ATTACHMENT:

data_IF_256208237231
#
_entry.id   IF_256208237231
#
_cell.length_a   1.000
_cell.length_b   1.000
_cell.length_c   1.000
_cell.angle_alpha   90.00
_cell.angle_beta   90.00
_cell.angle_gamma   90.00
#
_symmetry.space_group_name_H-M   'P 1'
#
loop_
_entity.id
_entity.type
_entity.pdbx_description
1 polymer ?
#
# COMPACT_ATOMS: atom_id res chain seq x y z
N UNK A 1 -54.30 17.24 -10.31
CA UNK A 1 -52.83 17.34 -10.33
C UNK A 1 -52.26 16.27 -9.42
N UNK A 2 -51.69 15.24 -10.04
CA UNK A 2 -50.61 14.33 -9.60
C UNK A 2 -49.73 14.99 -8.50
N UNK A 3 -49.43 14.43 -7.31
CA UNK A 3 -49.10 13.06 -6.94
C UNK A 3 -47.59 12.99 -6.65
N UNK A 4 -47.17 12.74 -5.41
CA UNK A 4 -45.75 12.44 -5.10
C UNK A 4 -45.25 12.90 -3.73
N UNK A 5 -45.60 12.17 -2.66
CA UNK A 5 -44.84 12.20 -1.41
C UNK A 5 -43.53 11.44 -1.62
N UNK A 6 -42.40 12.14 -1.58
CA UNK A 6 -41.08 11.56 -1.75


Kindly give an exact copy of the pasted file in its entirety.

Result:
data_IF_256208237231
#
_entry.id   IF_256208237231
#
_cell.length_a   1.000
_cell.length_b   1.000
_cell.length_c   1.000
_cell.angle_alpha   90.00
_cell.angle_beta   90.00
_cell.angle_gamma   90.00
#
_symmetry.space_group_name_H-M   'P 1'
#
loop_
_entity.id
_entity.type
_entity.pdbx_description
1 polymer ?
#
# COMPACT_ATOMS: atom_id res chain seq x y z
N UNK A 1 -54.30 17.24 -10.31
CA UNK A 1 -52.83 17.34 -10.33
C UNK A 1 -52.26 16.27 -9.42
N UNK A 2 -51.69 15.24 -10.04
CA UNK A 2 -50.61 14.33 -9.60
C UNK A 2 -49.73 14.99 -8.50
N UNK A 3 -49.43 14.43 -7.31
CA UNK A 3 -49.10 13.06 -6.94
C UNK A 3 -47.59 12.99 -6.65
N UNK A 4 -47.17 12.74 -5.41
CA UNK A 4 -45.75 12.44 -5.10
C UNK A 4 -45.25 12.90 -3.73
N UNK A 5 -45.60 12.17 -2.66
CA UNK A 5 -44.84 12.20 -1.41
C UNK A 5 -43.53 11.44 -1.62
N UNK A 6 -42.40 12.14 -1.58
CA UNK A 6 -41.08 11.56 -1.75